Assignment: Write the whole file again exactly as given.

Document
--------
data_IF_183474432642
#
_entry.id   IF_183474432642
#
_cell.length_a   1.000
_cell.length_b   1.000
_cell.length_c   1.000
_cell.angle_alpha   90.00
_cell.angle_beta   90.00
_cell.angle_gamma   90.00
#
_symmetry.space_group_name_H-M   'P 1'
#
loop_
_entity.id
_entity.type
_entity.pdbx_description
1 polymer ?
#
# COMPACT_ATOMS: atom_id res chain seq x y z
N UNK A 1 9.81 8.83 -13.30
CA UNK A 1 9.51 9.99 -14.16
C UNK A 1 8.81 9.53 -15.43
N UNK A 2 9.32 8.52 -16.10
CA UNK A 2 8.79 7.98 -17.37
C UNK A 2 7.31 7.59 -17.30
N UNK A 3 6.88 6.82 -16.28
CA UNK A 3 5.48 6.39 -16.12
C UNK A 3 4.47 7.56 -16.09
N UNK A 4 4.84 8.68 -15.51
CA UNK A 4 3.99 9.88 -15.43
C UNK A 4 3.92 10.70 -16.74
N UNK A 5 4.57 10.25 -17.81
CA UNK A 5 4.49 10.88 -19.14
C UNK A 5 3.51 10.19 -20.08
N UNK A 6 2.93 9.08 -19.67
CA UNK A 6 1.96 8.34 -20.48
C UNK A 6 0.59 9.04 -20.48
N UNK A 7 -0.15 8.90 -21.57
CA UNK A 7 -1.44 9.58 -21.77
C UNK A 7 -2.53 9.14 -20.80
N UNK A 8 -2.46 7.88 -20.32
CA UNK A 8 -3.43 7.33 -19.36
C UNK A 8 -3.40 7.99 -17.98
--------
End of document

data_IF_183474432642
#
_entry.id   IF_183474432642
#
_cell.length_a   1.000
_cell.length_b   1.000
_cell.length_c   1.000
_cell.angle_alpha   90.00
_cell.angle_beta   90.00
_cell.angle_gamma   90.00
#
_symmetry.space_group_name_H-M   'P 1'
#
loop_
_entity.id
_entity.type
_entity.pdbx_description
1 polymer ?
#
# COMPACT_ATOMS: atom_id res chain seq x y z
N UNK A 1 9.81 8.83 -13.30
CA UNK A 1 9.51 9.99 -14.16
C UNK A 1 8.81 9.53 -15.43
N UNK A 2 9.32 8.52 -16.10
CA UNK A 2 8.79 7.98 -17.37
C UNK A 2 7.31 7.59 -17.30
N UNK A 3 6.88 6.82 -16.28
CA UNK A 3 5.48 6.39 -16.12
C UNK A 3 4.47 7.56 -16.09
N UNK A 4 4.84 8.68 -15.51
CA UNK A 4 3.99 9.88 -15.43
C UNK A 4 3.92 10.70 -16.74
N UNK A 5 4.57 10.25 -17.81
CA UNK A 5 4.49 10.88 -19.14
C UNK A 5 3.51 10.19 -20.08
N UNK A 6 2.93 9.08 -19.67
CA UNK A 6 1.96 8.34 -20.48
C UNK A 6 0.59 9.04 -20.48
N UNK A 7 -0.15 8.90 -21.57
CA UNK A 7 -1.44 9.58 -21.77
C UNK A 7 -2.53 9.14 -20.80
N UNK A 8 -2.46 7.88 -20.32
CA UNK A 8 -3.43 7.33 -19.36
C UNK A 8 -3.40 7.99 -17.98